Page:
If, as you say, you like the answer to your Q1 and Q2, you should accept that post, and then ask Q3 and Q4 in a new question.
Jan
31
comment What experiments compete with BICEP 2, and when are their results expected?
@annav: No. Planck measured dust by looking at multiple frequencies, which BICEP2 couldn't do, and the two organizations have now agreed that the signal BICEP2 observed is just dust.
Jan
31
comment What experiments compete with BICEP 2, and when are their results expected?
@annav: You have now seen a "5 signal signal" go away...
Jan
31
comment How did the Bardeen-Brattain point-contact transistor work?
A free version of Bardeen's Nobel Lecture is available from the Nobel site here: nobelprize.org/nobel_prizes/physics/laureates/1956/… .
Dec
20
comment The status of the BICEP2 'discovery' after Planck 2014
Related: physics.stackexchange.com/q/103951
Dec
4
comment Questions concerning some parts of the section on one-particle states in Weinberg's first volume on QFT
@ZhengLiu, you're welcome. Yes, the basis $\beta$ is orthonormal in the sense of eq. 2.5.19. $N(p)$ must be different from 1 because the argument of the delta-function changes from the standard momentum $k$ (in eq. 2.5.5 and 2.5.14) to an arbitrary momentum $p$ in eq. 2.5.19. The text between eqns 2.5.14 and 2.5.19 works out the proportionality factor between these two delta-functions, and $N(p)$ is selected to cancel that factor.
Nov
7
comment Feynman's proof for Liénard-Wiechert's potential of a moving charge
@guillefix, think I got it. Thanks again for the catch.
Nov
6
comment Feynman's proof for Liénard-Wiechert's potential of a moving charge
@guillefix, thanks! I see now I got sloppy with $c$ in a couple places. (I understand better now why people set $c=1$!) I will patch it today or tomorrow. (I think I need more time than I've got right now, to avoid making another goof.)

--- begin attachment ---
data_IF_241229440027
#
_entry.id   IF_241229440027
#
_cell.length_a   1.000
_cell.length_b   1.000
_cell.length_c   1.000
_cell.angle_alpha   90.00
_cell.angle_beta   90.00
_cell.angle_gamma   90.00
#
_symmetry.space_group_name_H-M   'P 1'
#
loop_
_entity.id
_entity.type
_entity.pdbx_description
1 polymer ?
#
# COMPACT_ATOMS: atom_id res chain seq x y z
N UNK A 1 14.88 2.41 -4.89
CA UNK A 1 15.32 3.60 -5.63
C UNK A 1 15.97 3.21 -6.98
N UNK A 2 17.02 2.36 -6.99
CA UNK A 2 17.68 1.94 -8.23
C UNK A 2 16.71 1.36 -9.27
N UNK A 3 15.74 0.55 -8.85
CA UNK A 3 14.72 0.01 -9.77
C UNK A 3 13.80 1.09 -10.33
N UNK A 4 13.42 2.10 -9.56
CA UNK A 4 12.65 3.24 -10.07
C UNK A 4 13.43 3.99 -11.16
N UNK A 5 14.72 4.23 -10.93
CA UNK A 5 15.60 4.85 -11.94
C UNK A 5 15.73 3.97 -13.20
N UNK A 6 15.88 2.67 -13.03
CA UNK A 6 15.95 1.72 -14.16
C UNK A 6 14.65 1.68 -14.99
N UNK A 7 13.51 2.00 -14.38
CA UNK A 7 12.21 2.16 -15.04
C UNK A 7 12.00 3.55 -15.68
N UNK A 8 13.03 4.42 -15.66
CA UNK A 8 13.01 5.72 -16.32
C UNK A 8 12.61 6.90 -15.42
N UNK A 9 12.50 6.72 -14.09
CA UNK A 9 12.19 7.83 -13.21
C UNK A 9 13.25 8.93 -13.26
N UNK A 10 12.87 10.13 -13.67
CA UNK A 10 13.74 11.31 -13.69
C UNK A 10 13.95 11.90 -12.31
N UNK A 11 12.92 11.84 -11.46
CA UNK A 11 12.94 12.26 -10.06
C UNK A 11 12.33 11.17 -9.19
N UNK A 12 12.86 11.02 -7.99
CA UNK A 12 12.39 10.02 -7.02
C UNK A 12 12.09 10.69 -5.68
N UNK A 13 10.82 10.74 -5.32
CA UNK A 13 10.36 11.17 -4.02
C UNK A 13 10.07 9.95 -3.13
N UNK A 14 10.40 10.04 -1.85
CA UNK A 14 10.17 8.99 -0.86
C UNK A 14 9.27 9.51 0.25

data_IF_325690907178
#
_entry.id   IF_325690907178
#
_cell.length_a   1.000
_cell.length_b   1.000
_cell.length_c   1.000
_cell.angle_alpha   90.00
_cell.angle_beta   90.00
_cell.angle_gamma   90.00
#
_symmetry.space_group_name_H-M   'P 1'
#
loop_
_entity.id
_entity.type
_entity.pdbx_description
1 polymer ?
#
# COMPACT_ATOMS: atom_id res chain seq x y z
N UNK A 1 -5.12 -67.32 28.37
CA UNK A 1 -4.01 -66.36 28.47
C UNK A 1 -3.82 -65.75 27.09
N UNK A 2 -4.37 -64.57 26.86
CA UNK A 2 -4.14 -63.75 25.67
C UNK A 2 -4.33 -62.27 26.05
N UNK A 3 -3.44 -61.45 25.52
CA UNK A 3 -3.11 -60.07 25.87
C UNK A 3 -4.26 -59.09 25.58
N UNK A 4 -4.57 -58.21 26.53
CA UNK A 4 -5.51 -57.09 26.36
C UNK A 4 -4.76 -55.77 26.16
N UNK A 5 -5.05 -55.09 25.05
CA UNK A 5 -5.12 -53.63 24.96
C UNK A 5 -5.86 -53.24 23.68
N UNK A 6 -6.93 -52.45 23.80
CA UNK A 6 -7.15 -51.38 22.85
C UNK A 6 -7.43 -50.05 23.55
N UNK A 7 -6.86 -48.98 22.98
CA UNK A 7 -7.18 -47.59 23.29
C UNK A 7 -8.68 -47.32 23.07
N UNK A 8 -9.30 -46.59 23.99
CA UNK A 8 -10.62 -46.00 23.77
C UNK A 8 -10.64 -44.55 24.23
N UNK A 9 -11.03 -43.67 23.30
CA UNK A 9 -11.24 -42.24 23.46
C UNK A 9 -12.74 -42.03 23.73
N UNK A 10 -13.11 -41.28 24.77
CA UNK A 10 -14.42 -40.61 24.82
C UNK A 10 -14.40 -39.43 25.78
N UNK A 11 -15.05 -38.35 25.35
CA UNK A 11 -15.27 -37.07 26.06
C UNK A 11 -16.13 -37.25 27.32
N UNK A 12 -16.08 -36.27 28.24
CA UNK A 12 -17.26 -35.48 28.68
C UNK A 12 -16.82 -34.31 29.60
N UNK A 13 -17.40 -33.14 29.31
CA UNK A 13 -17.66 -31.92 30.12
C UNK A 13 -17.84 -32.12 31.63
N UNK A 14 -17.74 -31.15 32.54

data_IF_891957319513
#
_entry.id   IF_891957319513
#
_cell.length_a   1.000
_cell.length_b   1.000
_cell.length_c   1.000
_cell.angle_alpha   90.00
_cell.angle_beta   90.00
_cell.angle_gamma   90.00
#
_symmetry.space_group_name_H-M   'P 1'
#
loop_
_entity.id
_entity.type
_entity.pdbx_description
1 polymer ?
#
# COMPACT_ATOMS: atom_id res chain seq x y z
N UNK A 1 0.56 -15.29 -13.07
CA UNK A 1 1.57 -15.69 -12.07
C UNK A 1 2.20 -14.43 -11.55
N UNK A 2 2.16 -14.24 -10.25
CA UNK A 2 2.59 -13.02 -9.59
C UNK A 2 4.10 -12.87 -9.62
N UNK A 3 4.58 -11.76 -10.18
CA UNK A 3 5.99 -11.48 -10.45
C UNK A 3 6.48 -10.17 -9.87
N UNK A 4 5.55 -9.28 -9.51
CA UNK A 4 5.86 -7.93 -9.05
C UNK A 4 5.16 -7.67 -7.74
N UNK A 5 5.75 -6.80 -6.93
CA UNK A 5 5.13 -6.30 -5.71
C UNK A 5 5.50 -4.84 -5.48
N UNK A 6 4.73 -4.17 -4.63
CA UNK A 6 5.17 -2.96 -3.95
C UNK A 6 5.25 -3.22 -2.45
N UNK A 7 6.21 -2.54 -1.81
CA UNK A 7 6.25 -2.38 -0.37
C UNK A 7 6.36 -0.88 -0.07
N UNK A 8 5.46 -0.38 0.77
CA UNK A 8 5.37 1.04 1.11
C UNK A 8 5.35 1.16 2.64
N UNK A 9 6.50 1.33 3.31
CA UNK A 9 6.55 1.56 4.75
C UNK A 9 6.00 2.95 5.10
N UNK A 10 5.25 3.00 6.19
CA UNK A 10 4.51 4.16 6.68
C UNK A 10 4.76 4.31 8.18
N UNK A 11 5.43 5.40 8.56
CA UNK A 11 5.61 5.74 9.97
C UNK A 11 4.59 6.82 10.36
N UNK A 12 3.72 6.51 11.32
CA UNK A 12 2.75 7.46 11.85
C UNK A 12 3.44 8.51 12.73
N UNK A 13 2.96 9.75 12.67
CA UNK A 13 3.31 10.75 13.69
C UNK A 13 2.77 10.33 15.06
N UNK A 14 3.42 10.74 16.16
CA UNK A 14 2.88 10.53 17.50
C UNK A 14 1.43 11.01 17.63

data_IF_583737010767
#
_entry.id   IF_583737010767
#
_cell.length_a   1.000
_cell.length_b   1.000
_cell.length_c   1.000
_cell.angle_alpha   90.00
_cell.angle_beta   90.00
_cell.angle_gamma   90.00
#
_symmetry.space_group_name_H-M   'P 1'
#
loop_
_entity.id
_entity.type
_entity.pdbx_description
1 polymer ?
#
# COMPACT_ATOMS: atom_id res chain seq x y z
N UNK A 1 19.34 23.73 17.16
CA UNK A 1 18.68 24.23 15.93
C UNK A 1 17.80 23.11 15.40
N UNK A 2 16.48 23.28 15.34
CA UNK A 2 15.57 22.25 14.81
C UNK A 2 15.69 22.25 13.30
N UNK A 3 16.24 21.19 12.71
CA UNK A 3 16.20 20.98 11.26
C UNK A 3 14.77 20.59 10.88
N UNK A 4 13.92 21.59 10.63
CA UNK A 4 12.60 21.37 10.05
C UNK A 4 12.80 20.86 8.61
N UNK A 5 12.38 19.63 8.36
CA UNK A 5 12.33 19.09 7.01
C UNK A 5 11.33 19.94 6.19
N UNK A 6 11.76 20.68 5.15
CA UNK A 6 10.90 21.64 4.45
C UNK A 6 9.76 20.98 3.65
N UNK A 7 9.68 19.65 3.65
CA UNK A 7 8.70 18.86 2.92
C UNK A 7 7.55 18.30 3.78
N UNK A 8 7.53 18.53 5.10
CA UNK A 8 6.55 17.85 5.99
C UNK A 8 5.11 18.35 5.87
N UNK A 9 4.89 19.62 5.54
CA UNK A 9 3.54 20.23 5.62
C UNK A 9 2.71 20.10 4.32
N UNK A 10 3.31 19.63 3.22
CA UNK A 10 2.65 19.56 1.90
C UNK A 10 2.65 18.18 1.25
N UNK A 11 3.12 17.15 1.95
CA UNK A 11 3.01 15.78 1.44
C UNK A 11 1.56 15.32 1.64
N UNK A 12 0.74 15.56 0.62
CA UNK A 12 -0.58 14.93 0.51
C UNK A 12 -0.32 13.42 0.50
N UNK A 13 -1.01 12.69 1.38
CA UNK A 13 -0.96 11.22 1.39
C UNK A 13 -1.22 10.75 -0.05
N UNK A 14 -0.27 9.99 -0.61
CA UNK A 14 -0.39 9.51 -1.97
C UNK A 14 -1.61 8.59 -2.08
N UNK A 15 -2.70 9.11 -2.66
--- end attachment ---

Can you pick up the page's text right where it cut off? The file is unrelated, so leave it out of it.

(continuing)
Nov
5
comment Where's the energy in a boosted capacitor?
OK I see what you're doing. I should have read your post and previous comments more carefully before commenting; I see you've explained all this before. Sorry. Thanks for being patient.
Nov
4
comment Where's the energy in a boosted capacitor?
I think your argument is undermined by an incorrect formulation of the field energy: $\int T^{00} d^3x$ is not covariant. It should be $\int T^{0 \nu} n_\nu (\gamma d^3x)$.
Oct
31
comment Is there an intuitive explanation for why Lorentz force is perpendicular to a particle's velocity and the magnetic field?
@RobJeffries, Nice! Thanks for the info. "Nulling" set-ups are very attractive; er, well, you know what I mean...
Oct
28
comment Perceived acceleration in an artificially modulated gravitational field
@Hypnosifl, I think the thing about tidal forces is you need (at least) two particles separated in space-time, and the tidal forces decrease with the separation. (That's why I specified a "test particle".) You're right that the proverbial astronaut falling into a black hole will be spaghetti-fied.
Oct
28
comment Perceived acceleration in an artificially modulated gravitational field
@DavidHammen, more's the pity. It seems like one of those things that just ought to be true (imho).